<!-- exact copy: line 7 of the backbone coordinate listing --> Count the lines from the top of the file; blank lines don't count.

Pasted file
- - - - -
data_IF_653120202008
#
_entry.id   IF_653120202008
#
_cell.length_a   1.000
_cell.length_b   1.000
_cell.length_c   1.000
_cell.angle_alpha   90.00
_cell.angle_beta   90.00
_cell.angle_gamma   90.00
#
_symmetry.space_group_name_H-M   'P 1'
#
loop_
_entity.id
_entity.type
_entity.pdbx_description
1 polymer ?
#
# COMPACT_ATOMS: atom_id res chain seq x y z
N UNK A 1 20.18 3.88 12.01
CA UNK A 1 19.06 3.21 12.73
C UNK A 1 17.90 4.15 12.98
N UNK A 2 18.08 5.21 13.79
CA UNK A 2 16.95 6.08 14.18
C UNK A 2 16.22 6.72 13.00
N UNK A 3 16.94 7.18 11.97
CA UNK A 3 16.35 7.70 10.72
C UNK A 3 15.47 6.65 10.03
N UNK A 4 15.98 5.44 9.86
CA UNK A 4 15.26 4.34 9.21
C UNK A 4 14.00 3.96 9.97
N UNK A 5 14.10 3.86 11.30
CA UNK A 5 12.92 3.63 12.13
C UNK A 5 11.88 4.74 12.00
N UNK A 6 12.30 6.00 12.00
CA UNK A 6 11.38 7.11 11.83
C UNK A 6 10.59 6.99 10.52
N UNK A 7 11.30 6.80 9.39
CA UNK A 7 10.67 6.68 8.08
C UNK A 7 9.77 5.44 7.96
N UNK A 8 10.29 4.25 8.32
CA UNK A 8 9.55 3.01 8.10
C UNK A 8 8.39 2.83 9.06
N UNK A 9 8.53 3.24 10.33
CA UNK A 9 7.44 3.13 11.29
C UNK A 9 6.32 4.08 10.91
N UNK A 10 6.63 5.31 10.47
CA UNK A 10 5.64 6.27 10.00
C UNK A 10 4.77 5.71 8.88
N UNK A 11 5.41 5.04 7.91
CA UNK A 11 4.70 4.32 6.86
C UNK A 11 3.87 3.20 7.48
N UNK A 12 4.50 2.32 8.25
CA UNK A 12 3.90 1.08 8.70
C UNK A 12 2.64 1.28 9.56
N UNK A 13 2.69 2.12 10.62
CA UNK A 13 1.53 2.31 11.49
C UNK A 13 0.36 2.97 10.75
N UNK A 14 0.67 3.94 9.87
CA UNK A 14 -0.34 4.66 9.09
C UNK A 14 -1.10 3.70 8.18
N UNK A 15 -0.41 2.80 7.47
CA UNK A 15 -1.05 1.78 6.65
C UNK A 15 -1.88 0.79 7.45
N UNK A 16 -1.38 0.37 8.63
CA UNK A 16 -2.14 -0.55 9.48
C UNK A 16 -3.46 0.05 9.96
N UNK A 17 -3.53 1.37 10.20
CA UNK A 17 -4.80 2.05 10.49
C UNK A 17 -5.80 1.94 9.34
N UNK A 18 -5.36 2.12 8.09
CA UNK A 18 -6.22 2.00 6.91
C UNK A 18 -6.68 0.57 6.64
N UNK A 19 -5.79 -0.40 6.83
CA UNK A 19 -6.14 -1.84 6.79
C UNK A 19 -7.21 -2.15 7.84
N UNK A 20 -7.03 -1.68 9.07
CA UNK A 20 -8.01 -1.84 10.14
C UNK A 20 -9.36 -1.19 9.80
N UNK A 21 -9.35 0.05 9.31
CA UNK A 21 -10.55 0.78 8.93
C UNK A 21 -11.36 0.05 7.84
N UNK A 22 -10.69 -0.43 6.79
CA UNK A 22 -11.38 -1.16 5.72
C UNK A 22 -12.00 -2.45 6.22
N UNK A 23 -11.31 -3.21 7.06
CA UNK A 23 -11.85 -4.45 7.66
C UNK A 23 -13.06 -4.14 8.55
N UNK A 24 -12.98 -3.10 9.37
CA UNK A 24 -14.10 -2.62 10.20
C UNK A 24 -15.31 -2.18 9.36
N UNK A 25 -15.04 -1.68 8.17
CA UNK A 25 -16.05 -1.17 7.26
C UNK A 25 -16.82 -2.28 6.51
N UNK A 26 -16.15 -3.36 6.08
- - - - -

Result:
_cell.length_c   1.000